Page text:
Pamplin's first-year MBAs begin Quest orientation

An MBA student team works on a Quest challenge.

An MBA student team works on a Quest challenge.

BLACKSBURG, Va., Aug. 20, 2008 – First-year MBA students at Virginia Tech's Pamplin College of Business will undergo the traditional Quest orientation of outdoor problem-solving and team-building exercises on Friday, Aug. 22.

During Quest, teams of first-year MBA students will tackle a series of six challenges, including neutralizing a “radioactive isotope” — actually, a coffee can, which the students have to remove from a “toxic site” and place in a “safe container” (a bucket) without breaching the “contaminated area” around the can — moving through a “giant spider web” without touching it, and building a bridge to cross a “piranha-infested swamp.”

The aim of the exercises is to enable new students to “get to know one another in a fun and supportive atmosphere and to promote creative problem-solving and team-building skills,” says MBA Associate Director Barry O'Donnell, who organizes and leads the program and trains second-year MBA students to serve as facilitators for the new MBAs. “Teams are expected to work together to define the problem and set specific goals, brainstorm solutions, evaluate the alternatives, decide on a course of action, and execute it.”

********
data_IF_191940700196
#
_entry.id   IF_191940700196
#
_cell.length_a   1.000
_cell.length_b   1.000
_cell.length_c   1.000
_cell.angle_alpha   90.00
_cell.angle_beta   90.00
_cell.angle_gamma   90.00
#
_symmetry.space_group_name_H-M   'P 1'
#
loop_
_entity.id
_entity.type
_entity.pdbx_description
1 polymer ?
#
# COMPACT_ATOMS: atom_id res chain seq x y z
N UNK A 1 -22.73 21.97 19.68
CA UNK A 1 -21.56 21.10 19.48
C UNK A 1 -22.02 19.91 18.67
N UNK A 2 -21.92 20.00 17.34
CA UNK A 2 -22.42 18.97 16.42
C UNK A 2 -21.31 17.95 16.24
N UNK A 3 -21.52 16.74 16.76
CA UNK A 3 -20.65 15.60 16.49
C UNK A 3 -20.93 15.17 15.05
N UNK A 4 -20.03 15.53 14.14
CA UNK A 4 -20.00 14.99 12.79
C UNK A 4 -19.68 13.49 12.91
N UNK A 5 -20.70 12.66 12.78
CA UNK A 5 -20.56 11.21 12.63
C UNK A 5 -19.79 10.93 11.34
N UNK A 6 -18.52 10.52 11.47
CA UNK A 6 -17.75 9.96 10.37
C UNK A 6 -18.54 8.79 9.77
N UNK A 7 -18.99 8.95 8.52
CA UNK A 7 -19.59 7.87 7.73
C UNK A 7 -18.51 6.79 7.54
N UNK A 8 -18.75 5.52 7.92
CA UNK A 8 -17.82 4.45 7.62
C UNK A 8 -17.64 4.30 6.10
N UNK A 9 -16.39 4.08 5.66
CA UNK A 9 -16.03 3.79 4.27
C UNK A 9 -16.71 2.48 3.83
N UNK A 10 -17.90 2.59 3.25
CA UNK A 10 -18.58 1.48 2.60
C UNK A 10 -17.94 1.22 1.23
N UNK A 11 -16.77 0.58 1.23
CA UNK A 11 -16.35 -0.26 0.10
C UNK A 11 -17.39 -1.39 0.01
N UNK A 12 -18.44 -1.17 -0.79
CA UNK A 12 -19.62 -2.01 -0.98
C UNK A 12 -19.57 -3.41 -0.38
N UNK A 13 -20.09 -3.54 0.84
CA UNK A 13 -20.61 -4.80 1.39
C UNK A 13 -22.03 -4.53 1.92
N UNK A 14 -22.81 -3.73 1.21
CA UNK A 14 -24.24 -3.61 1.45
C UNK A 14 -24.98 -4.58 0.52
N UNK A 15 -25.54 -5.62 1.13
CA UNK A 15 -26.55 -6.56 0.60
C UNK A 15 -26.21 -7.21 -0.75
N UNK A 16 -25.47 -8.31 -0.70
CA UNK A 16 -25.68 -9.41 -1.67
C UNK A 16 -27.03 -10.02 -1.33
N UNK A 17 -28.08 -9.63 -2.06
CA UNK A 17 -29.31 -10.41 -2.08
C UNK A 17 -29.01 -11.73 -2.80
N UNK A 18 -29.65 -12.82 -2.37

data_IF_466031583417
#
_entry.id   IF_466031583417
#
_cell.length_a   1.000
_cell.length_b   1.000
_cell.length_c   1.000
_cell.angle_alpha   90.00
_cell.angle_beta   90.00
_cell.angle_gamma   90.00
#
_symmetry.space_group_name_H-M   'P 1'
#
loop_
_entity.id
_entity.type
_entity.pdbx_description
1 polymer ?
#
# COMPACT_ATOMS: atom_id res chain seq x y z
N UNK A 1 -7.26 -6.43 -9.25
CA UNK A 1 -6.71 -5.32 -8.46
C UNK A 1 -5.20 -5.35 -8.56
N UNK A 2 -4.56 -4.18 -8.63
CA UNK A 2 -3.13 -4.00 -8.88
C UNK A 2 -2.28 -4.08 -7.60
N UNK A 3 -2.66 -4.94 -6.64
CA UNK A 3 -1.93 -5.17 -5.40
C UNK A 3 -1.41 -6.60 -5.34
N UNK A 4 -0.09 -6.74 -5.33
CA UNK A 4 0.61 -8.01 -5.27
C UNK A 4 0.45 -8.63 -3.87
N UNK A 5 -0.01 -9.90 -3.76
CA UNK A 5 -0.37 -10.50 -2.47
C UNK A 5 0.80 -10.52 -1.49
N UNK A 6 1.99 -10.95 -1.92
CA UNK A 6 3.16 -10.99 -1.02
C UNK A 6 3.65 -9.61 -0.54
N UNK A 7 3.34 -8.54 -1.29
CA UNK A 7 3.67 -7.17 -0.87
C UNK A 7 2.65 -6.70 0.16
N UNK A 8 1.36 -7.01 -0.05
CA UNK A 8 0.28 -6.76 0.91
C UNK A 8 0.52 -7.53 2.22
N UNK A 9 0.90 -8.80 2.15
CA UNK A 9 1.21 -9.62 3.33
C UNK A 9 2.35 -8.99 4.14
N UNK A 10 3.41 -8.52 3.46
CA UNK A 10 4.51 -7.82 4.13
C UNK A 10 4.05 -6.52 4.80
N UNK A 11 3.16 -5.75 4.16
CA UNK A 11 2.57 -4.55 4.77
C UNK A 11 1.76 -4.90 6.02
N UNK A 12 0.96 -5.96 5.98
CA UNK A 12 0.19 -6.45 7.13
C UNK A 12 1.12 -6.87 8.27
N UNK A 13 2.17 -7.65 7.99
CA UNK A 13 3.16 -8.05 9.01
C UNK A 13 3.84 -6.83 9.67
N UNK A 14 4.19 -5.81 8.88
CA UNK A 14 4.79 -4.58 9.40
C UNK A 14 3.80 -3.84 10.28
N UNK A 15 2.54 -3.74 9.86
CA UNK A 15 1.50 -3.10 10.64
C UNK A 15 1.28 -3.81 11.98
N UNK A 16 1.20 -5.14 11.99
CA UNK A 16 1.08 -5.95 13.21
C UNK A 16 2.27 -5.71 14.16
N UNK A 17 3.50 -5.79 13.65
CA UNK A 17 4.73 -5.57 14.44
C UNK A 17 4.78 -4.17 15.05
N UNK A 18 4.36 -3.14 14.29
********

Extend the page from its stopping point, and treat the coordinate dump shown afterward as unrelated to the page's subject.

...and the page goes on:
Quest, he says, challenges students to trust their teammates, set goals, and learn positive ways to confront others and to accept criticism. These issues are further explored in debriefing discussions following the exercises. “We want to get across the idea that an MBA is more than books, research papers, tests, and a diploma.” The program is scheduled for 9 a.m. to 2 p.m., on the lawns around Pamplin Hall, with the rain location being various Pamplin classrooms.

This year’s incoming MBA class comprises 68 students, 72 percent of whom are male and 54 percent of whom are from other countries. The students’ average age is about 26 years. They have, on average, 3–plus years of work experience.

“Our new entering class builds on the success of our recent move up in the MBA rankings — more diversity, broader range of backgrounds, and deeper professional experience,” said Steve Skripak, Pamplin associate dean for graduate programs. “We're excited to have attracted such an outstanding class, and we believe that the outlook for our program is exceptionally bright.”